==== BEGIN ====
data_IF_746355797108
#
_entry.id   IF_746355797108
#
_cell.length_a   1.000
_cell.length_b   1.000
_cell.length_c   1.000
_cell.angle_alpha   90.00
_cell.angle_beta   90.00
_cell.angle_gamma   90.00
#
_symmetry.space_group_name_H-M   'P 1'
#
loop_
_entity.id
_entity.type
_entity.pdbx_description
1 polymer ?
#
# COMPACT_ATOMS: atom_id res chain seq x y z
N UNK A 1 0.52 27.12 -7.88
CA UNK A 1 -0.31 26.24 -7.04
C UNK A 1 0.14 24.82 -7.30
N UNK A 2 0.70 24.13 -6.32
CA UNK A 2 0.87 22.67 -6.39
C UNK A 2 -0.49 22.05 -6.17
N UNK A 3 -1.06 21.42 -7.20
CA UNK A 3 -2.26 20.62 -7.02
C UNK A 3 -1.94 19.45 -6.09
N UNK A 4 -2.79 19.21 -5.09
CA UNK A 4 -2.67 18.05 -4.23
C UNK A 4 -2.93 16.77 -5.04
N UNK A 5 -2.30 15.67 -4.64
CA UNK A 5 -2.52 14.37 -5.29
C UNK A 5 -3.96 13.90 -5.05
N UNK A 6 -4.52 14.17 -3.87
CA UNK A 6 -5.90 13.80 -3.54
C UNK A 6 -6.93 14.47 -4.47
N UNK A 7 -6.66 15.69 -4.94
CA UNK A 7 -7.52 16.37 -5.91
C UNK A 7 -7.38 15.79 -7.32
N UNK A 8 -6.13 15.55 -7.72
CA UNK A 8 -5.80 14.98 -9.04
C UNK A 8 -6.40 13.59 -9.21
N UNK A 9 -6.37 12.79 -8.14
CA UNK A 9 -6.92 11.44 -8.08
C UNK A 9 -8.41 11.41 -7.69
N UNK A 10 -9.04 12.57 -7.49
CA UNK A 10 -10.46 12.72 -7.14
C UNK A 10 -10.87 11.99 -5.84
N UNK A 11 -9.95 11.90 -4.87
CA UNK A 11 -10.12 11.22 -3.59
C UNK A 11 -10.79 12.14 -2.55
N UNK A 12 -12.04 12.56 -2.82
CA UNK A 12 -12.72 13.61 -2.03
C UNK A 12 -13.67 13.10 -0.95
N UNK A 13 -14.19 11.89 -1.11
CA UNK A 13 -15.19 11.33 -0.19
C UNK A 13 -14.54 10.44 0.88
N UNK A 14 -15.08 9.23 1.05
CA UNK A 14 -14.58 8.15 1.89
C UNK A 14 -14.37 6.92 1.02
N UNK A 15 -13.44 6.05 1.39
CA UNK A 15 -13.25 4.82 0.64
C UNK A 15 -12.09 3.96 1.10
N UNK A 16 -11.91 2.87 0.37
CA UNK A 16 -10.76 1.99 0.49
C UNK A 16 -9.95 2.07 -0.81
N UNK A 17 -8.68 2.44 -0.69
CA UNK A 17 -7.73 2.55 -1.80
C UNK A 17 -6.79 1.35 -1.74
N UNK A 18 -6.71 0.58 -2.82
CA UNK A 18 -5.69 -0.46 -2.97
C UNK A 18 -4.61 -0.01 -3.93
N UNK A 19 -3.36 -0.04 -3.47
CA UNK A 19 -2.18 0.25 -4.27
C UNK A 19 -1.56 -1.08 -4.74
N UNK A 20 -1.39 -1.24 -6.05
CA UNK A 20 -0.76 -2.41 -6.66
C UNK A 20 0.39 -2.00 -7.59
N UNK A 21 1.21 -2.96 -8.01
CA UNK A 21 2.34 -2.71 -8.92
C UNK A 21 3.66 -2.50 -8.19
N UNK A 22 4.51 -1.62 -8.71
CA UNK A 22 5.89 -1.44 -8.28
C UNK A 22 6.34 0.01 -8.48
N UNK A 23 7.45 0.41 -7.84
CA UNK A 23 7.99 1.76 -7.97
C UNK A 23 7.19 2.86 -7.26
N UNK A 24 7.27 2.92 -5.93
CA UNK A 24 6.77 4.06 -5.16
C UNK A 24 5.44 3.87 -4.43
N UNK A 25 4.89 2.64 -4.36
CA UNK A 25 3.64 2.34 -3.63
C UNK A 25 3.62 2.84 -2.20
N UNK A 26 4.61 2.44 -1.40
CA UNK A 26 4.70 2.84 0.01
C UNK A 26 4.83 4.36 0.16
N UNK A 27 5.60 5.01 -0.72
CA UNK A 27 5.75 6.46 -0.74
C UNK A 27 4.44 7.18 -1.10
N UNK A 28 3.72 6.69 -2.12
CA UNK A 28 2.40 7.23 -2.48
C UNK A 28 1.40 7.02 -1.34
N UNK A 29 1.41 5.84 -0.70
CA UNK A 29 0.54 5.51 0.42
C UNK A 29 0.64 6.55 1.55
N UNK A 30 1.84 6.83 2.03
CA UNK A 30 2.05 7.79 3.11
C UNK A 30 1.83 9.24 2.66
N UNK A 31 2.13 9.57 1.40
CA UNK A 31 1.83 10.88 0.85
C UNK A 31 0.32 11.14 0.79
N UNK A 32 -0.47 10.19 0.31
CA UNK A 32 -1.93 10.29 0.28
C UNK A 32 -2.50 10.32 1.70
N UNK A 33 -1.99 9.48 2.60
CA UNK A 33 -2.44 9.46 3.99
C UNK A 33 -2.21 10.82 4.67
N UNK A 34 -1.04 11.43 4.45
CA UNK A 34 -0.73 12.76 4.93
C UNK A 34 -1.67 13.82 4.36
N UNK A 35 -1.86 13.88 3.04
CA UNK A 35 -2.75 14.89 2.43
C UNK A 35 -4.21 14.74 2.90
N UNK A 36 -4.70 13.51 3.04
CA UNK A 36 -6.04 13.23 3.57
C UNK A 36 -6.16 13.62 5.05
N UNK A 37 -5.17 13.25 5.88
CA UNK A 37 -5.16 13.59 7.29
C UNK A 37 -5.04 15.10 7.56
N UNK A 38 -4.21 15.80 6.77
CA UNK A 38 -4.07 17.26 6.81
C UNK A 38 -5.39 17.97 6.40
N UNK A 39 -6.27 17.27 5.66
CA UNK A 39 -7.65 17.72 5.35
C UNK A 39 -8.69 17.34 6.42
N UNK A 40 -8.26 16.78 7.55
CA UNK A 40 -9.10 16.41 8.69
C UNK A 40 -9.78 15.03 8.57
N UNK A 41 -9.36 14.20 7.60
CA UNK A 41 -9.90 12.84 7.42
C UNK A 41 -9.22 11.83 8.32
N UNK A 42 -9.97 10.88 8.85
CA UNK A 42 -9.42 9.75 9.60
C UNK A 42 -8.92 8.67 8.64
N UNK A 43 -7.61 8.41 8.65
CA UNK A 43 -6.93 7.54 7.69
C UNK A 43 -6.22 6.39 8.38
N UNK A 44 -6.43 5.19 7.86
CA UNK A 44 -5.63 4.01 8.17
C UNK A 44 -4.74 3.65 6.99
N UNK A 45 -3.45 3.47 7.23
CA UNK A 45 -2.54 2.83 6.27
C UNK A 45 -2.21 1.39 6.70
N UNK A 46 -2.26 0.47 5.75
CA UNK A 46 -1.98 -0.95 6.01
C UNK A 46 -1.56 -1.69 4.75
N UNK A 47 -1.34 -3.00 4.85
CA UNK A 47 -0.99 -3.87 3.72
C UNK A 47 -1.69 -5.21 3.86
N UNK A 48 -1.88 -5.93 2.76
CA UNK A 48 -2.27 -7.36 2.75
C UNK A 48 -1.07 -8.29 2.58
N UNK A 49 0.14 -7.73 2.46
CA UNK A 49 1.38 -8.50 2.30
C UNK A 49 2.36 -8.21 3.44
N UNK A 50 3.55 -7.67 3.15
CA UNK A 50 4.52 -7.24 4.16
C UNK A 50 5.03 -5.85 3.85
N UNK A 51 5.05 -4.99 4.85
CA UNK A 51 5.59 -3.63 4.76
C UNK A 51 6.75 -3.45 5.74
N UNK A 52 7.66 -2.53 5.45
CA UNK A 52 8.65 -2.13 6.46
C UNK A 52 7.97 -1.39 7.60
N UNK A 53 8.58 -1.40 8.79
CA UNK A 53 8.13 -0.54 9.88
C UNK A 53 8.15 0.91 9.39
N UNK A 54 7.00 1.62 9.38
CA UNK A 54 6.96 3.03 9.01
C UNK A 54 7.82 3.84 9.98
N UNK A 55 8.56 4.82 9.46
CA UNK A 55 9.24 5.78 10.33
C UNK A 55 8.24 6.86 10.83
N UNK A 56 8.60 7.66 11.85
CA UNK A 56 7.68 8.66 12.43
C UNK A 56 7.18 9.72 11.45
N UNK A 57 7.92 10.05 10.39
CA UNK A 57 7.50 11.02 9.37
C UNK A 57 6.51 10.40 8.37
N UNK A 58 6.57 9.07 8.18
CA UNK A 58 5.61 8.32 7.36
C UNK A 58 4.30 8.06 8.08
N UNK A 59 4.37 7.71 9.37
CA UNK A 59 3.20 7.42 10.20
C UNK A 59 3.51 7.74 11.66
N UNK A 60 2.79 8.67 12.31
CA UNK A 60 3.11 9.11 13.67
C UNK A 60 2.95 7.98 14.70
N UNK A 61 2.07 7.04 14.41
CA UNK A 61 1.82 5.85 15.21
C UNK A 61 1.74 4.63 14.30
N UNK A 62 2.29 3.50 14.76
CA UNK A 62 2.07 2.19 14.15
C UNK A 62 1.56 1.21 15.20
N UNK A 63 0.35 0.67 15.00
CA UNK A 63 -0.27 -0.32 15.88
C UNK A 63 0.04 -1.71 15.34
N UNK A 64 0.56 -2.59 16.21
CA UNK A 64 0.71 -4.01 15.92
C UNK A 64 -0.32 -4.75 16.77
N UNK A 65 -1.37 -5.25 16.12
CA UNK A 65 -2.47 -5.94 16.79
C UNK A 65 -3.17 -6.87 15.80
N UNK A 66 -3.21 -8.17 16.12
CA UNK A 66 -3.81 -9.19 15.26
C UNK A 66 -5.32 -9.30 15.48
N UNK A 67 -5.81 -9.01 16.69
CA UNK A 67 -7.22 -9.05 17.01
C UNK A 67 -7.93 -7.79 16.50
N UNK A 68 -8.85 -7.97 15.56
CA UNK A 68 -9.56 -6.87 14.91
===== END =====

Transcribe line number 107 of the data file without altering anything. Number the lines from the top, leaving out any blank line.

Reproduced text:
C UNK A 29 0.64 6.55 1.55